There are two significant maize-producing countries in Southern Africa: SA and Zambia. These countries face a double-digit harvest decline in 2021/22. Still, this won’t risk causing a shortage in the region.
We are attempting to do a podcast on various themes influencing the agricultural economy here in South Africa and beyond our borders. We will release these episodes every Monday morning/Sunday evening.
Ahead of this conference, the ANC released policy discussion papers, one of which noted that “agriculture remains an important sector of the SA economy. It holds the potential to uplift many poor South Africans out of poverty through increased food production, vibrant economic activity and job creation”.
These data paint a positive picture of South Africa’s grains production. The winter grains still have a long way until we have a reliable estimate of the size of the harvest and its implications of it on prices.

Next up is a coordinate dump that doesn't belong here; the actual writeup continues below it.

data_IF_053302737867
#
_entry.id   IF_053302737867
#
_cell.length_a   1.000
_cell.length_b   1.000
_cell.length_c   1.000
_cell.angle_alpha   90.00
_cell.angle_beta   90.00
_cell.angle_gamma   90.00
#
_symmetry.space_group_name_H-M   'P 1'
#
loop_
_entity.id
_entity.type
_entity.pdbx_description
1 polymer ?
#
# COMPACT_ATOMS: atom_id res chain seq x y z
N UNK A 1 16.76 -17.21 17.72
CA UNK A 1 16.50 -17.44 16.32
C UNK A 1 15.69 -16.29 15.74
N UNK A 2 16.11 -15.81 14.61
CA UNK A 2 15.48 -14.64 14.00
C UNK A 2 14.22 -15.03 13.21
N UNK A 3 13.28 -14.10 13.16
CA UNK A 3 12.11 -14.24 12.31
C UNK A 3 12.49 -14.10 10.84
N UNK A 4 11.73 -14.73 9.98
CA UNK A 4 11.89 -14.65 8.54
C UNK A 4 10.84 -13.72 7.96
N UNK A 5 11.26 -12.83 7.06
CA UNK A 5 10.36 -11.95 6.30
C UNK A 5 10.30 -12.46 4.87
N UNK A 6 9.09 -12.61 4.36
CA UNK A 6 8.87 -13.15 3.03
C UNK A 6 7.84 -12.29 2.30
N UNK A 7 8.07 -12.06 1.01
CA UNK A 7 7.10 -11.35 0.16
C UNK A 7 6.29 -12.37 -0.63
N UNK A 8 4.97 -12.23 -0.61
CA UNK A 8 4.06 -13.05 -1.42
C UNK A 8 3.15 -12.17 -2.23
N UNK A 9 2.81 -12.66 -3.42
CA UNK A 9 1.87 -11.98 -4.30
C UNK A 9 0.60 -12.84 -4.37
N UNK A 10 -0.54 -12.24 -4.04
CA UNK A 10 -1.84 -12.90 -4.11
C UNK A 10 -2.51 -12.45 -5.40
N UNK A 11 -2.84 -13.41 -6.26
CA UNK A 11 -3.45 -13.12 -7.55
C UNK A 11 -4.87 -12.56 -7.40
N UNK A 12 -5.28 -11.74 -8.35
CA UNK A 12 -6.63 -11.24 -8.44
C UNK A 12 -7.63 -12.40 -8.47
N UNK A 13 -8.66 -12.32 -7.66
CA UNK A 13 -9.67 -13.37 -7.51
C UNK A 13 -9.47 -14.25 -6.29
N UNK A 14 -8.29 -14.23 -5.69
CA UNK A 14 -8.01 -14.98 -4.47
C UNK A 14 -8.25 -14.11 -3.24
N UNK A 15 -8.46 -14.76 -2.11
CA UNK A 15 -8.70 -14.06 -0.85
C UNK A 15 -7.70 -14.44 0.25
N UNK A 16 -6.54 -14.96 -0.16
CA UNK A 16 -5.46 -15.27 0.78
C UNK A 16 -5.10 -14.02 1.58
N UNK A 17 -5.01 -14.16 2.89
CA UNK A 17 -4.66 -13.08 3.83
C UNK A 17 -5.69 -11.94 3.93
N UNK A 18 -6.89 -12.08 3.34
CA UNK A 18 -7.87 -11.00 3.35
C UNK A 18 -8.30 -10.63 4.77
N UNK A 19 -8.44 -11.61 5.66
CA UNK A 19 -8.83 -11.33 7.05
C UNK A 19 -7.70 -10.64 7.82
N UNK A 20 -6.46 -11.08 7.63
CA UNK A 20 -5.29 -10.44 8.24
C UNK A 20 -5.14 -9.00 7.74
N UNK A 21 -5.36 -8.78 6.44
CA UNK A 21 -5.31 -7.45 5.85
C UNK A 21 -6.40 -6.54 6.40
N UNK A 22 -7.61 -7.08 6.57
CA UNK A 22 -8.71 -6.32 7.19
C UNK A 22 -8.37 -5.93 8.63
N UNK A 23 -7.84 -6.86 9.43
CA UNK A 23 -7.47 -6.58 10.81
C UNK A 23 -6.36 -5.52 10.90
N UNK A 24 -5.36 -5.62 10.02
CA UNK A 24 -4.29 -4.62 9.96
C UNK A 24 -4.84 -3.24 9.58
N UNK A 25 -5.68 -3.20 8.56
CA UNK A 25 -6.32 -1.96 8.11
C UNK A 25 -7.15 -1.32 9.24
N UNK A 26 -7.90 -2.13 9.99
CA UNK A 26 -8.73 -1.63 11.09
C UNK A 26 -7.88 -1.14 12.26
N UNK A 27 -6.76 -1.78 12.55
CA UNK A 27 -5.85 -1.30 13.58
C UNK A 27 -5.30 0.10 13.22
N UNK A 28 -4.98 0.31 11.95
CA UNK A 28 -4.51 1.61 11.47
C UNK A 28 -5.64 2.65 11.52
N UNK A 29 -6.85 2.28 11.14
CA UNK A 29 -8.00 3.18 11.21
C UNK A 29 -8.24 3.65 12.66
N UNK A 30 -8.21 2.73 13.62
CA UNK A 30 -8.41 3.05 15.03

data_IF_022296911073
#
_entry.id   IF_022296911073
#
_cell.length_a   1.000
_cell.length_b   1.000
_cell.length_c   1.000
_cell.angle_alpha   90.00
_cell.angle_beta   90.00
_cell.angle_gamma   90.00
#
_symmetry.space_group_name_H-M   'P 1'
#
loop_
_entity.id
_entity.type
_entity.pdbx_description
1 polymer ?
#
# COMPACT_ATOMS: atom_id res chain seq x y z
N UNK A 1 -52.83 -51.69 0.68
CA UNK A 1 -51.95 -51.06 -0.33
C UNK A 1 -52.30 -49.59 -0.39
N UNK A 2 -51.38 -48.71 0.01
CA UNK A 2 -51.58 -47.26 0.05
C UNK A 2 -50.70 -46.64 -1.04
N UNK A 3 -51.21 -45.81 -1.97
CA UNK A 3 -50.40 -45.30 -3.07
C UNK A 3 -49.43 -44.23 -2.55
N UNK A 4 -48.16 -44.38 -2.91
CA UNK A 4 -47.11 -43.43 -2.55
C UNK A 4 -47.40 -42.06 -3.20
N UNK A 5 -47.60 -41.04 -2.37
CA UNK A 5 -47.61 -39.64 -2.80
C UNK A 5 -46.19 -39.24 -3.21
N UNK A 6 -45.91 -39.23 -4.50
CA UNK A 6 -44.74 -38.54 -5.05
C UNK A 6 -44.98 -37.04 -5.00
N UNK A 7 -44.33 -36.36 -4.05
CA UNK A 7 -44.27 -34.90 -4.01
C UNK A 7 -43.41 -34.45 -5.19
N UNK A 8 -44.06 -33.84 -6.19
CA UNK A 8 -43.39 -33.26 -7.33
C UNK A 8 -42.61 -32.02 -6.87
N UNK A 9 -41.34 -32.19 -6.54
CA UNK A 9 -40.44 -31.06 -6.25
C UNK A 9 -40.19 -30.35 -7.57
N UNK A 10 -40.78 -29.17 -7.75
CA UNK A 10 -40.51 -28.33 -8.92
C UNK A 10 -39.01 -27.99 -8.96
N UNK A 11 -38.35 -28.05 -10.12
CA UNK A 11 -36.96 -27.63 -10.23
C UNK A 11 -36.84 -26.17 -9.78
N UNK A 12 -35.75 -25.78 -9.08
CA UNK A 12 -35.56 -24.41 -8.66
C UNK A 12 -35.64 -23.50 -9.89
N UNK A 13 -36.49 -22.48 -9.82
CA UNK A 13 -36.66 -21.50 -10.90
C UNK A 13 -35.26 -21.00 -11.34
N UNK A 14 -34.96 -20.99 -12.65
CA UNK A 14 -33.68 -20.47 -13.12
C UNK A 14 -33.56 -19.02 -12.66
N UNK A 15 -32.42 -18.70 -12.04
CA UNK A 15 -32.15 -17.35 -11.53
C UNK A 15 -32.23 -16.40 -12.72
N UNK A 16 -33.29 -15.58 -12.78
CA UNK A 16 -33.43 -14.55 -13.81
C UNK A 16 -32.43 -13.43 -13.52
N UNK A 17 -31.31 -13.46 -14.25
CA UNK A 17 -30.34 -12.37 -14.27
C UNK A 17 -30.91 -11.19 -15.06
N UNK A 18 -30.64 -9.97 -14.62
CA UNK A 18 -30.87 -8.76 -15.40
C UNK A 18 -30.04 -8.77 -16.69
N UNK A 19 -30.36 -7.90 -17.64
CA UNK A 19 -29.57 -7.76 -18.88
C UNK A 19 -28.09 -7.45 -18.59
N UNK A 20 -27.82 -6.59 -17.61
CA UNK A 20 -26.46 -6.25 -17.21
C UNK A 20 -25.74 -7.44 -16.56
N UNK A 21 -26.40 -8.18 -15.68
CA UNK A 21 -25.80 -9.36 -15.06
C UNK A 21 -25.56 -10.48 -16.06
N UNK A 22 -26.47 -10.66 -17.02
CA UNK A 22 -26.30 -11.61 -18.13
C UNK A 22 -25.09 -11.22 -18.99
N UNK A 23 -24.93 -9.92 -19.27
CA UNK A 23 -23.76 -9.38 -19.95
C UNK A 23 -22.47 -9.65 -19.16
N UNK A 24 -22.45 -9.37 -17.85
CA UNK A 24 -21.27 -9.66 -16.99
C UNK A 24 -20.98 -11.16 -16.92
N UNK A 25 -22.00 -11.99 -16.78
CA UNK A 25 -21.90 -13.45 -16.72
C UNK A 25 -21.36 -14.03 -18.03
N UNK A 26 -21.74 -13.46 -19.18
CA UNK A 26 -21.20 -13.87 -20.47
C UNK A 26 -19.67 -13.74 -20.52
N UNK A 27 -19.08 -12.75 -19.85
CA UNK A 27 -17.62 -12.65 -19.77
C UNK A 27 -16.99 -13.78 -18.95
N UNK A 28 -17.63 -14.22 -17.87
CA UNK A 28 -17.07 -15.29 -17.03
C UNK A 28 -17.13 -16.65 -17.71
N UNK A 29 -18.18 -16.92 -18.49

The EU is among regions that have, for some time, resisted importing and cultivating genetically engineered (GE) crops. But this changed on July 1, when the European Commission approved the importation of GE maize for human and animal consumption.
Are extreme weather events in the Northern Hemisphere highlighting a growing climate risk to global food production?
The extreme weather events in the northern hemisphere are a warning signal for farmers worldwide. A critical signal for the southern hemisphere is that it could also face weather events that are more extreme in the 2022/2023 summer season. This region will start its summer crop planting in October.
If Russia keeps to the deal it has signed with Ukraine allowing for the resumption of grain exports, much-needed relief will be provided to importing countries, including many in Africa.